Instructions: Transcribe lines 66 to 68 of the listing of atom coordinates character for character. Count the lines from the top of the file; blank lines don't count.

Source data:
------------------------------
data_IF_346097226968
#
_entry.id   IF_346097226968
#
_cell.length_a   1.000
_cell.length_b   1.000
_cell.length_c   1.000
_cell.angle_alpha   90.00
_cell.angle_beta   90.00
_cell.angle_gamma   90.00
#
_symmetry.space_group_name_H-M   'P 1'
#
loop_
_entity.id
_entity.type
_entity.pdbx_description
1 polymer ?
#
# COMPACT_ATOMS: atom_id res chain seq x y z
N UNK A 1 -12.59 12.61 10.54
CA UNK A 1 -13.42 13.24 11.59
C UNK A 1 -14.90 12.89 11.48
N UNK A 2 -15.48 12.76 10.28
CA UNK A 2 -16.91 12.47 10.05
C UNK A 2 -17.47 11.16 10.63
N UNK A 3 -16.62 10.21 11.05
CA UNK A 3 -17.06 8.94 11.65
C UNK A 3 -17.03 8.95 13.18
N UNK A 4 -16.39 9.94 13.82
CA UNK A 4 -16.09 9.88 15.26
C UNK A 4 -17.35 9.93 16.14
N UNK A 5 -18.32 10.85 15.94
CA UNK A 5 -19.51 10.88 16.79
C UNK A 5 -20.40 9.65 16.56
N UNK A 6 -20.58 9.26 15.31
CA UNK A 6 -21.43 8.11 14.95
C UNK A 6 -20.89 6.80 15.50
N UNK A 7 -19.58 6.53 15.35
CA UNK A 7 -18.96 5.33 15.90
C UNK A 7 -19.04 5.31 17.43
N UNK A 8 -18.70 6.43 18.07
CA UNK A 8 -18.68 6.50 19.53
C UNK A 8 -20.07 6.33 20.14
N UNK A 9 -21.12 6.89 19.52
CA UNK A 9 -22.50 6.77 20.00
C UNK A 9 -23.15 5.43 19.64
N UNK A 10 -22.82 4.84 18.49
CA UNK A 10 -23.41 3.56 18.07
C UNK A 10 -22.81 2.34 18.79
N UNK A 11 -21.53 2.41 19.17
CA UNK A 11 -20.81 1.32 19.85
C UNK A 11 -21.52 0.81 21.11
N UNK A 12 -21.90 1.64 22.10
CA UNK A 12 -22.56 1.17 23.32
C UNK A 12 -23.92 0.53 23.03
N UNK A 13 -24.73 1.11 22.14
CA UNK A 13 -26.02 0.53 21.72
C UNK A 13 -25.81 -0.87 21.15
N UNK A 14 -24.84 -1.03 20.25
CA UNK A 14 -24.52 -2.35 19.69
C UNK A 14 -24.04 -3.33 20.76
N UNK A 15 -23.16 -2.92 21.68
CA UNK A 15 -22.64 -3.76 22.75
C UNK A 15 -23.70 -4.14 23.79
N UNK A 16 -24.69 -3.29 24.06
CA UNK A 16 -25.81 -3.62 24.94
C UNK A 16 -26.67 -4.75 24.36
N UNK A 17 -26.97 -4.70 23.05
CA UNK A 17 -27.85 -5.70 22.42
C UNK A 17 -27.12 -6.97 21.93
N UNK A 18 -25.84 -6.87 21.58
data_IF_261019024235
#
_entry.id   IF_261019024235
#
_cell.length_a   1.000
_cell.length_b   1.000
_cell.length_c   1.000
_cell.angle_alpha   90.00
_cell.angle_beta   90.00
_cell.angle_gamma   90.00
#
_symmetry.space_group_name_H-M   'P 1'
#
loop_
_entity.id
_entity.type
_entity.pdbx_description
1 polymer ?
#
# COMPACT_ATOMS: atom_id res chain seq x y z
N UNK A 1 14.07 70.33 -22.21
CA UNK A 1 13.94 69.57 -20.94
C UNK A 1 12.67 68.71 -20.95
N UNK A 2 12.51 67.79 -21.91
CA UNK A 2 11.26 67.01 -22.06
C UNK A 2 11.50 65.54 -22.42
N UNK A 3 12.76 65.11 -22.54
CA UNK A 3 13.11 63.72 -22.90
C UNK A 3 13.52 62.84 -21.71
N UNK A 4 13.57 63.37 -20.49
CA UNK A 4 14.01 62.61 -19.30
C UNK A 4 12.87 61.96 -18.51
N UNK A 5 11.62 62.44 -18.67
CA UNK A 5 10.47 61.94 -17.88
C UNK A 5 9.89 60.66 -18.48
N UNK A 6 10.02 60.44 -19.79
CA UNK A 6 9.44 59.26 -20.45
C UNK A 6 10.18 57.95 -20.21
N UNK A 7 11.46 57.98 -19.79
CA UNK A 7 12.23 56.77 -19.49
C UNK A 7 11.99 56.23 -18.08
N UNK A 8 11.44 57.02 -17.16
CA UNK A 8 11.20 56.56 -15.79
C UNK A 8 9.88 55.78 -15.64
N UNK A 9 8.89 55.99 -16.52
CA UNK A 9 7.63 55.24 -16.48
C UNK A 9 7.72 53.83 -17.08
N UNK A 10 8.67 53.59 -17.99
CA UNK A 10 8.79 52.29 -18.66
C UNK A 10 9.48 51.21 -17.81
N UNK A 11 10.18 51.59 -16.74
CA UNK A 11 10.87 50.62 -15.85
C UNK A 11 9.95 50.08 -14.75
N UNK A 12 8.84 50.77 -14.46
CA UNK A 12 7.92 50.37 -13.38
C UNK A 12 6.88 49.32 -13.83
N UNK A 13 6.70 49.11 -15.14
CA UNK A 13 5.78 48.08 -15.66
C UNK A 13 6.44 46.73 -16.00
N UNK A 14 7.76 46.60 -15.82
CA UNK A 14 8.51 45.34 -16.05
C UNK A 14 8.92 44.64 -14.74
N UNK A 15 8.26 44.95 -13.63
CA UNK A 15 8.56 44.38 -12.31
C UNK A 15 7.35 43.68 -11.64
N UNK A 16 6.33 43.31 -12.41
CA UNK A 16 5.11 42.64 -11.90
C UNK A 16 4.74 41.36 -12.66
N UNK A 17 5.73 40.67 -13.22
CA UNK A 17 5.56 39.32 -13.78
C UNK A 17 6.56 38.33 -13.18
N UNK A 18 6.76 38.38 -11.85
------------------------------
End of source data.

N UNK A 16 -24.69 -3.29 24.06
CA UNK A 16 -25.81 -3.62 24.94
C UNK A 16 -26.67 -4.75 24.36